So there are a lot of kits you can buy to have truly isolated dual-battery setups. Those are VERY NICE kits. They are also very expensive. I try and replicate those kits without spending as much money, while still having a similar level of quality and/or reliability. There are constantly posts on this forums about 'How to do dual-battery setups' and most are from people who don't want to spend the $$ on the kits. I didn't want to spend the money either, so came up with a simple list people need to buy to get a reliable and safe dual-battery setup.
Step #1 - Get a beer, this will take awhile
Step #2 - Look at the diagram - study it in detail as this is an incredibly complicated setup that will take years to learn properly. Plus, there will be a test at the end.
Step #3 - Have another beer, that was a rough diagram and you deserve a reward
Step #4 - Source your parts!
Get your own batteries - I won't go into batteries, which are best, etc. I have 2 DieHard Platinum batteries in my truck and a cheap Wal-mart battery in my trailer. Some like Odyssey, some like Optima, some like Trojans
Get your cables ($14)...for a simple setup you can go w/8 or 6 gauge, but I've found that 4 gauge battery cables with the ends cut off work well, because they are cheap and carry a decent amount of current.
You'll also need some 12 gauge wire. If you don't have 12 gauge wire laying around, you probably shouldn't be wiring your own dual-battery setup. Or borrow some from a friend. If you don't have any friends, turn off your computer and get a life!
Get your connectors ($7)...you know, to connect your cables to your batteries and stuff
Get your fuses!!!! ($13) ... you need one fuse for each battery, trust me on this one
Go here are order part number ANB740N0N02, they are 80A ANL fuses + the fuse blocks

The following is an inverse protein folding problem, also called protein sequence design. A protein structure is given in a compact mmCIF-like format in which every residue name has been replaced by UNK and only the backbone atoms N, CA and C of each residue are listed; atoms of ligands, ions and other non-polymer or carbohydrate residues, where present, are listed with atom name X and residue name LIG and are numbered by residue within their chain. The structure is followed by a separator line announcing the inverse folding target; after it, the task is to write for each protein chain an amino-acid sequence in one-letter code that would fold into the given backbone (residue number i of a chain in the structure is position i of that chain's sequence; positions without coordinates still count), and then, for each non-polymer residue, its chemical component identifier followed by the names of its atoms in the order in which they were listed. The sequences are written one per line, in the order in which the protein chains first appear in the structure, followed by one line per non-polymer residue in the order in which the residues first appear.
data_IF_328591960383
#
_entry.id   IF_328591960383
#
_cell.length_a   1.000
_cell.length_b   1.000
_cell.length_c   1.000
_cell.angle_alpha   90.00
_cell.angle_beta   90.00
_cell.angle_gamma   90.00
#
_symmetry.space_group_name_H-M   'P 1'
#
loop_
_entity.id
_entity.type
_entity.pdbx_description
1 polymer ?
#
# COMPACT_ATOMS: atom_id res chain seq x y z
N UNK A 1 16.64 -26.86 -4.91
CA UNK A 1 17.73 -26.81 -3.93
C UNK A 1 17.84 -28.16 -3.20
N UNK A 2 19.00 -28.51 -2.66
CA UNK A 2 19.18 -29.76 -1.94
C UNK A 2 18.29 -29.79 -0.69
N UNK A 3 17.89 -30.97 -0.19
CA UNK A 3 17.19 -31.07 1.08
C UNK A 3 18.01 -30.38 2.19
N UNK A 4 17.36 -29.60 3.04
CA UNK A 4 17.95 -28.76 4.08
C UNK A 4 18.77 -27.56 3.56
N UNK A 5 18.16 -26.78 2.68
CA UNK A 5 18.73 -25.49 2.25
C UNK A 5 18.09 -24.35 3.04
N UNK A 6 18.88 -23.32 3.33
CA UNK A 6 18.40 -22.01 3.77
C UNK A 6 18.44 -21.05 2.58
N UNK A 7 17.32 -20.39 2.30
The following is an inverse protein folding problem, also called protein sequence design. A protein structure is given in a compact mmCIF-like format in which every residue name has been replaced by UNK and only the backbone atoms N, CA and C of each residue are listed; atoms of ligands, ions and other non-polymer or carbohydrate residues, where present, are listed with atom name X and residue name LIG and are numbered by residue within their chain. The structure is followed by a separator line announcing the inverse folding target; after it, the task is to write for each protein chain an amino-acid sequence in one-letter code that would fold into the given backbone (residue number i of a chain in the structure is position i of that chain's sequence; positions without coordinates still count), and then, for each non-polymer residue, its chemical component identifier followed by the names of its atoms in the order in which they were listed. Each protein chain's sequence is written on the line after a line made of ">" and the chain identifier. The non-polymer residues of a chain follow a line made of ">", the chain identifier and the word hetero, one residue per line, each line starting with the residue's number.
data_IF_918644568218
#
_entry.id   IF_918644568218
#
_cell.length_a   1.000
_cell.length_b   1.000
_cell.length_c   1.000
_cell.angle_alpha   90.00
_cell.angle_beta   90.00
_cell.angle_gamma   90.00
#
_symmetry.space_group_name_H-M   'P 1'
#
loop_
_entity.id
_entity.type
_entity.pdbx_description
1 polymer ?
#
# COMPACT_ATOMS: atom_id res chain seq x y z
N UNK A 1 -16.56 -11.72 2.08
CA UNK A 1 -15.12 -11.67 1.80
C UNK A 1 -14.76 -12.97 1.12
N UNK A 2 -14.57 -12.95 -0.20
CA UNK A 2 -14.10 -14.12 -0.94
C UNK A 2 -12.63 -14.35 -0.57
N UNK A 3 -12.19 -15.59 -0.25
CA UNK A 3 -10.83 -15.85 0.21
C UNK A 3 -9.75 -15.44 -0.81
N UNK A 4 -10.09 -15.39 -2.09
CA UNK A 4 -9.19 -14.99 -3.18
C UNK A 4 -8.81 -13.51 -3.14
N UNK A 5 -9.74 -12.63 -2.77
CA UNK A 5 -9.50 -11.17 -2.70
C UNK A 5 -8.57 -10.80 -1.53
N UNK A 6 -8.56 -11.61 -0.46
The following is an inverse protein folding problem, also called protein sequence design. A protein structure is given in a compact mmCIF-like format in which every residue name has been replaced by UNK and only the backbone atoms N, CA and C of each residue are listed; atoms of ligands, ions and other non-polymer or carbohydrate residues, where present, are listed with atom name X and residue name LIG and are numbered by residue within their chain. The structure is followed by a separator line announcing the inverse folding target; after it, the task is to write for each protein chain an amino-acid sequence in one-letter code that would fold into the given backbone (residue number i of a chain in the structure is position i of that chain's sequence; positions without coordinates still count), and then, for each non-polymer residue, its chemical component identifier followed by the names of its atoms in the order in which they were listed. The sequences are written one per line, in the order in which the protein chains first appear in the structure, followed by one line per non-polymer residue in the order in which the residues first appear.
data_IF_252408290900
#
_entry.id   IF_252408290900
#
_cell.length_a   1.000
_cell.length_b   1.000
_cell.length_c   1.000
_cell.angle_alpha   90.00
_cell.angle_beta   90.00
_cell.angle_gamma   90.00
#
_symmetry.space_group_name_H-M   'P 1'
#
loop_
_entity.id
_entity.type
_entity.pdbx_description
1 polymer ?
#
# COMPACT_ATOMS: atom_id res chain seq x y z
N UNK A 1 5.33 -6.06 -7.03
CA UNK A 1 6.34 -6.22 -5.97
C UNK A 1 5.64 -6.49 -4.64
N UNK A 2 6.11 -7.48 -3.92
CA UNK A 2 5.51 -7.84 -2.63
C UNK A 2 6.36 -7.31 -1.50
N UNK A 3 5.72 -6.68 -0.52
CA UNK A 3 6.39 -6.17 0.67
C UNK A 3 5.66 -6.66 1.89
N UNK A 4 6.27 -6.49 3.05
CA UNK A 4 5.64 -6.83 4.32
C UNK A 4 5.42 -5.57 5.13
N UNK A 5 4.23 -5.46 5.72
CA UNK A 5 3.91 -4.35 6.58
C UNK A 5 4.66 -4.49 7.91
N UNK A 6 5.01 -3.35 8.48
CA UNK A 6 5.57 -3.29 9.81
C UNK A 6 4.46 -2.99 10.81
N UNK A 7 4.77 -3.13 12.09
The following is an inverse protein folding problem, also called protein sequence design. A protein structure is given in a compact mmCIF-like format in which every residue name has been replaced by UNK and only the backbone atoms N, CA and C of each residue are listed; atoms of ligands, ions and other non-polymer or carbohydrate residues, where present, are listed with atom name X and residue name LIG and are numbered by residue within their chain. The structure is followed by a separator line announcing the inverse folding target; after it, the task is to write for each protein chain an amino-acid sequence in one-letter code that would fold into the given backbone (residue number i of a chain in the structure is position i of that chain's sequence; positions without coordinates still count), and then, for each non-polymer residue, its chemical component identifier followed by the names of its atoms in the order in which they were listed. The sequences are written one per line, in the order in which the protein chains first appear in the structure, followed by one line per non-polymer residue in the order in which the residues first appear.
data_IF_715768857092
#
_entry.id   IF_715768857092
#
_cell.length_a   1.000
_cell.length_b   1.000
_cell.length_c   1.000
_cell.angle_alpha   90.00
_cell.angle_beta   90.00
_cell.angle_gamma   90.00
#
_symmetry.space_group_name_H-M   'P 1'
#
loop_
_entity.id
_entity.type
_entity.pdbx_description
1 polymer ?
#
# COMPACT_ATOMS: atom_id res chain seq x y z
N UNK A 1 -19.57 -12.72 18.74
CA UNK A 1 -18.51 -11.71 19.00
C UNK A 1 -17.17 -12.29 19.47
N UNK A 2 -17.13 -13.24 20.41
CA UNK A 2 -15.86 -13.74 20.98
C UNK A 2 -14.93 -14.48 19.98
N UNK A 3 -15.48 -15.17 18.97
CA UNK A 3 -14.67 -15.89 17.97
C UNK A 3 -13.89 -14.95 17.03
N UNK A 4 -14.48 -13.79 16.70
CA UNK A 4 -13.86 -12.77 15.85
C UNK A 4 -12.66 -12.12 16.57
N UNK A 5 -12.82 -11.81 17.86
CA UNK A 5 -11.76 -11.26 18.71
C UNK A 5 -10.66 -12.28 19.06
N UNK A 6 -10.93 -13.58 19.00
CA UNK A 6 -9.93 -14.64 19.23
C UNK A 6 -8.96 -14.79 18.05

Note: If you are wondering why 2 fuses, it's because each battery has power and could blow up your truck, so it's best to fuse both batteries. Put the fuses as close to the battery as is practical.
Get your solenoid ($16) ... this is what keeps one battery from draining the other battery, or something similar to that (mostly it keeps them 'isolated' from each other so you can still start your truck to make a beer run)
Way good -->http://www.amazon.com/gp/product/B00...ls_o00_s00_i00
Step #5 - While you're online, order some good beer from the great Pacific Northwest (they ship everywhere!)
Step #6 - Wiring everything up
Follow the picture above
- Find somewhere to put everything in your engine compartment (or truck bed, or wherever your 2nd battery might end up...unless it's one of those fancy sealed-up battery things, don't put it inside your rig or it might leak hydrogen gas and Hindenburg your *****, so just don't do that, okay? ).
- Make a short 4GA wire from your main starting battery POS (short for positive, not for piece of $hit)to your fuse block.
- Make another 4GA wire from your fuse block to the isolator
- Make another 4GA wire from the other side of your isolator to the other fuse block
- Make a short 4GA wire from the other fuse block to your other battery POS
- Make a single 4GA wire from the NEG on your starting battery to the NEG on your other battery
- Connect a 12GA wire from pin on the isolator to a fuse in your fuse box that is only 'hot' when the key is in the 'ON' position (aka the truck is running)
Note: You can use fancy heat shrink on your wire connections, and that will work very well. Or you can take a roll of electrical tape (UL Listed, please) and wrap each connector-wire connection in electrical tape. It's about 80% as effective at about 10% of the cost or effort.
TOTAL COST - $50 (cheap) $59 (good)
- Cables - $14
- Connectors - $7
- Fuses - $13
- Solenoid - $16/$25
Note: Cole-Hersee solenoid will be much more reliable, so spend $9 less on beer and upgrade to the nice solenoid
Note #2: Don't try and jump-start your truck using your other battery using just this setup (ie through the solenoid). Instead, pull out your jumper cables (you DO have jumper cables, right? you didn't just cut up the pair you keep IN THE EVENT OF EMERGENCIES, right? right?) and jump from your backup to your starting battery using the jumper cables
Note #3: The big difference between this and the fancy setups (other than the cool battery gauge things) is those will usually use a voltage-sensing time-delayed-opening solenoid-type dohickey that allows your starting battery to charge first, before charging up your other battery. If that means anything to you, it might be worth spending the $200 more to get one of those sets. If you have no idea what that means, get in line, I don't really understand it either, but apparently it's worth $200
Final Step - Have a beer, enjoy how cool you are, and now go build a cheap $100 awning with the money you just saved.